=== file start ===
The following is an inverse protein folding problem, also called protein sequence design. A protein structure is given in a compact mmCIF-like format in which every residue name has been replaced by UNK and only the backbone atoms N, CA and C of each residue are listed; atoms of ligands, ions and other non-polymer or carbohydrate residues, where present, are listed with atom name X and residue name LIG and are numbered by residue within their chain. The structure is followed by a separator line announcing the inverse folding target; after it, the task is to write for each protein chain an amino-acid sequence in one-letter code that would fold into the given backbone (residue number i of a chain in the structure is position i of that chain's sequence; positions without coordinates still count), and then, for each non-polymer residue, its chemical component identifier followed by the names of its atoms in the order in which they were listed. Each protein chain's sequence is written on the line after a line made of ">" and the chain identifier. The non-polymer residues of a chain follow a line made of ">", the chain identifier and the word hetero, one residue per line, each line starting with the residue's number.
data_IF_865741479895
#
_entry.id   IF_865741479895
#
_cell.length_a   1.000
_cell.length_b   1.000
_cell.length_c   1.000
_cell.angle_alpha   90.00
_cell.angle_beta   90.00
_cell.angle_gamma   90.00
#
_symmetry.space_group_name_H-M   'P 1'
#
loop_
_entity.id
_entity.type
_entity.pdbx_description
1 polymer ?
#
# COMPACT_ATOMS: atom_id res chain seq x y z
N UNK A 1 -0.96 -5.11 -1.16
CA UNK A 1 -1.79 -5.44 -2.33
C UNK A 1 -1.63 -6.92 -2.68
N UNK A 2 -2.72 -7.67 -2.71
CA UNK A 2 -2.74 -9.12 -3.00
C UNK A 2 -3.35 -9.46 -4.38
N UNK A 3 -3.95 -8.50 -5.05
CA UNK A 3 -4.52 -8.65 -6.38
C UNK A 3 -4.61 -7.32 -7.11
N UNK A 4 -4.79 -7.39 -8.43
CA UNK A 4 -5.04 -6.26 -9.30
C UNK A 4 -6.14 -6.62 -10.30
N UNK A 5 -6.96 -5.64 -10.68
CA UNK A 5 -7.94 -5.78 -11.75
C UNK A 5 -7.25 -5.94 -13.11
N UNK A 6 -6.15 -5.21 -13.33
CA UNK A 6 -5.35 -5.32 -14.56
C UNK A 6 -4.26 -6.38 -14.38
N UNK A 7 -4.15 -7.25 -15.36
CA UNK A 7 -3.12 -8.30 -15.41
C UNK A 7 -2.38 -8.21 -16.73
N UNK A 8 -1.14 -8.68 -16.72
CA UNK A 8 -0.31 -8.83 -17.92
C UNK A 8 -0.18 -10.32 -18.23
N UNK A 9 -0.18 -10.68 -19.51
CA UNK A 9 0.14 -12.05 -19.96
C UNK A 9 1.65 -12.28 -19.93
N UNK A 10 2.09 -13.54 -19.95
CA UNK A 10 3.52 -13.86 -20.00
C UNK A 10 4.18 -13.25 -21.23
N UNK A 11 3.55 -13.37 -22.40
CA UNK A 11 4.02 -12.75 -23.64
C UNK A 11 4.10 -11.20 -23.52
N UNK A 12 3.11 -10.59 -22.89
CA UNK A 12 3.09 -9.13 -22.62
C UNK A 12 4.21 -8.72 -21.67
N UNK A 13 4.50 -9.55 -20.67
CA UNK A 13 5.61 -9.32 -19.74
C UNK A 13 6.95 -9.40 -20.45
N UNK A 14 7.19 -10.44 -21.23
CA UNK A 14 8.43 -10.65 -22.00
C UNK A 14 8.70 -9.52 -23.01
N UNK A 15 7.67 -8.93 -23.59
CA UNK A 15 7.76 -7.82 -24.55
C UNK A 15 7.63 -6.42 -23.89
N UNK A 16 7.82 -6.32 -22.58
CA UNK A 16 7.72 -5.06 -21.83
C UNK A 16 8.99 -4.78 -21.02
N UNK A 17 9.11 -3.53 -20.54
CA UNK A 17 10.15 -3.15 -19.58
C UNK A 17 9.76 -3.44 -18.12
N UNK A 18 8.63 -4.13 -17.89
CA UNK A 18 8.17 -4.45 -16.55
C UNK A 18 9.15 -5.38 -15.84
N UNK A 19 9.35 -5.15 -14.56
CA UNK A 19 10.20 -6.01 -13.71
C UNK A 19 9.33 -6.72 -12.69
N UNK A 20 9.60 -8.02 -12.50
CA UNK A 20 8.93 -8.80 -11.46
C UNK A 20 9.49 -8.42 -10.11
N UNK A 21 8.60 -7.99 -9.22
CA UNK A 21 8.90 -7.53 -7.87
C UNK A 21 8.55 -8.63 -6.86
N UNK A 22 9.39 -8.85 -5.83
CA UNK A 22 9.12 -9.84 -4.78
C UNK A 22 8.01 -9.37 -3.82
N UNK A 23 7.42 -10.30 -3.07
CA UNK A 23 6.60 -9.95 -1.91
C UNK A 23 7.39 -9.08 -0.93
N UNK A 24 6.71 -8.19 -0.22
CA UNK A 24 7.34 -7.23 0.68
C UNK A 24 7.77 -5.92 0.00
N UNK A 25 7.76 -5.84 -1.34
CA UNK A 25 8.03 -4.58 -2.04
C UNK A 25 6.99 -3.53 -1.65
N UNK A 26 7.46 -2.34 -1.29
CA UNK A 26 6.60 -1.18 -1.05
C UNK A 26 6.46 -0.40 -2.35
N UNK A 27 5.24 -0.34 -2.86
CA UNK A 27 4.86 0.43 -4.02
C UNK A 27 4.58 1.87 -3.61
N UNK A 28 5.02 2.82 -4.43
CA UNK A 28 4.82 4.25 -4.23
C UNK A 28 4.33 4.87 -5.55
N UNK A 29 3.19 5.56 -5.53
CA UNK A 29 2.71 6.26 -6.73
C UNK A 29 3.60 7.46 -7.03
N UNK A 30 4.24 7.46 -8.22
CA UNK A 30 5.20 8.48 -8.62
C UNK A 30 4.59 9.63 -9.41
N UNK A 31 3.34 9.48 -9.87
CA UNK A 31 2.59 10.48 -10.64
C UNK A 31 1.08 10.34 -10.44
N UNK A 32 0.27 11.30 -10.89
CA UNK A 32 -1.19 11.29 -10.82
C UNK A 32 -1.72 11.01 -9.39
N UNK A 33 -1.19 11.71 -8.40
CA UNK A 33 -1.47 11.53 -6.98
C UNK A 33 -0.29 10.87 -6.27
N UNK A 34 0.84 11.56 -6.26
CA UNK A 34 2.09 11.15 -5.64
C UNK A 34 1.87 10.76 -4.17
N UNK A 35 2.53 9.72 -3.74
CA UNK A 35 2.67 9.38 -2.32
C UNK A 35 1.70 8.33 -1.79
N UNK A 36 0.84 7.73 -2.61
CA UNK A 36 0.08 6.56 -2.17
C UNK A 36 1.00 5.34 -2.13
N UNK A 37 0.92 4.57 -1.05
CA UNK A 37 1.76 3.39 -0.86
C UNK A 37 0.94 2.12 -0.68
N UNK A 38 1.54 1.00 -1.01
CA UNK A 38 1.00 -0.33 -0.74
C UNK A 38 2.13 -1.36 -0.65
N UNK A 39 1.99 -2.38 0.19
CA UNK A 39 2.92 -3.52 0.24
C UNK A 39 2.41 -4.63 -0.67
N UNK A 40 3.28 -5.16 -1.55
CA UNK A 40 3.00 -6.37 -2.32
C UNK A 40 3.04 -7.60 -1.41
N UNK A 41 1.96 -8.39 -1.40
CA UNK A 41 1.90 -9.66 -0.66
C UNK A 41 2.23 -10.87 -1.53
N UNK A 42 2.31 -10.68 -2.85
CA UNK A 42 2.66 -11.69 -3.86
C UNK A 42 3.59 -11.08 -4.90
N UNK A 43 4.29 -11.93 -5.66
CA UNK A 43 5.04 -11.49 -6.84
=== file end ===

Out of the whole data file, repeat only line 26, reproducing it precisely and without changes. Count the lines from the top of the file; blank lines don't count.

CA UNK A 2 -2.74 -9.12 -3.00